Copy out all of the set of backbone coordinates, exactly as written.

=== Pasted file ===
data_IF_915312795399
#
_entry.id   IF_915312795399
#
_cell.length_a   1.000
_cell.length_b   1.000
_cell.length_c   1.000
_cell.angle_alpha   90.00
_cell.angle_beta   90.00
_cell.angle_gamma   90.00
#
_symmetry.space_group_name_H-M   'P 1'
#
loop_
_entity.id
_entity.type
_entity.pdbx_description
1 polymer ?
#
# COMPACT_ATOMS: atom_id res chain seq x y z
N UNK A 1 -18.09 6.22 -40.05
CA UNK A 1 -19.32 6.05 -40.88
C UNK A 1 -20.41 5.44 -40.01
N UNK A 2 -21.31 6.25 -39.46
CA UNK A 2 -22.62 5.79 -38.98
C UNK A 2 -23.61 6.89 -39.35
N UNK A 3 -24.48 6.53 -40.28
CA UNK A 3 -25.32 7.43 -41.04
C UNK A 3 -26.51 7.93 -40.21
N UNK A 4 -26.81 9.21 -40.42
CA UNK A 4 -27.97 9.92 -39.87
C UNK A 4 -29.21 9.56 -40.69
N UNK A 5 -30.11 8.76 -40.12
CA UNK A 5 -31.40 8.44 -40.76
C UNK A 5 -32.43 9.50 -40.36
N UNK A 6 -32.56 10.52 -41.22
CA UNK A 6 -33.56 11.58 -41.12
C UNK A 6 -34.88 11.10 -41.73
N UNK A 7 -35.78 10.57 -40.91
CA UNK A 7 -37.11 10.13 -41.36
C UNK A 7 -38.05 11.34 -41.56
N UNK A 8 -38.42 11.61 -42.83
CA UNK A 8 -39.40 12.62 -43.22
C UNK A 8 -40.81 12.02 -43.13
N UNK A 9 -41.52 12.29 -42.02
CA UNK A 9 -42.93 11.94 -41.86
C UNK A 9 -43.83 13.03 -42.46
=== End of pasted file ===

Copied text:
data_IF_915312795399
#
_entry.id   IF_915312795399
#
_cell.length_a   1.000
_cell.length_b   1.000
_cell.length_c   1.000
_cell.angle_alpha   90.00
_cell.angle_beta   90.00
_cell.angle_gamma   90.00
#
_symmetry.space_group_name_H-M   'P 1'
#
loop_
_entity.id
_entity.type
_entity.pdbx_description
1 polymer ?
#
# COMPACT_ATOMS: atom_id res chain seq x y z
N UNK A 1 -18.09 6.22 -40.05
CA UNK A 1 -19.32 6.05 -40.88
C UNK A 1 -20.41 5.44 -40.01
N UNK A 2 -21.31 6.25 -39.46
CA UNK A 2 -22.62 5.79 -38.98
C UNK A 2 -23.61 6.89 -39.35
N UNK A 3 -24.48 6.53 -40.28
CA UNK A 3 -25.32 7.43 -41.04
C UNK A 3 -26.51 7.93 -40.21
N UNK A 4 -26.81 9.21 -40.42
CA UNK A 4 -27.97 9.92 -39.87
C UNK A 4 -29.21 9.56 -40.69
N UNK A 5 -30.11 8.76 -40.12
CA UNK A 5 -31.40 8.44 -40.76
C UNK A 5 -32.43 9.50 -40.36
N UNK A 6 -32.56 10.52 -41.22
CA UNK A 6 -33.56 11.58 -41.12
C UNK A 6 -34.88 11.10 -41.73
N UNK A 7 -35.78 10.57 -40.91
CA UNK A 7 -37.11 10.13 -41.36
C UNK A 7 -38.05 11.34 -41.56
N UNK A 8 -38.42 11.61 -42.83
CA UNK A 8 -39.40 12.62 -43.22
C UNK A 8 -40.81 12.02 -43.13
N UNK A 9 -41.52 12.29 -42.02
CA UNK A 9 -42.93 11.94 -41.86
C UNK A 9 -43.83 13.03 -42.46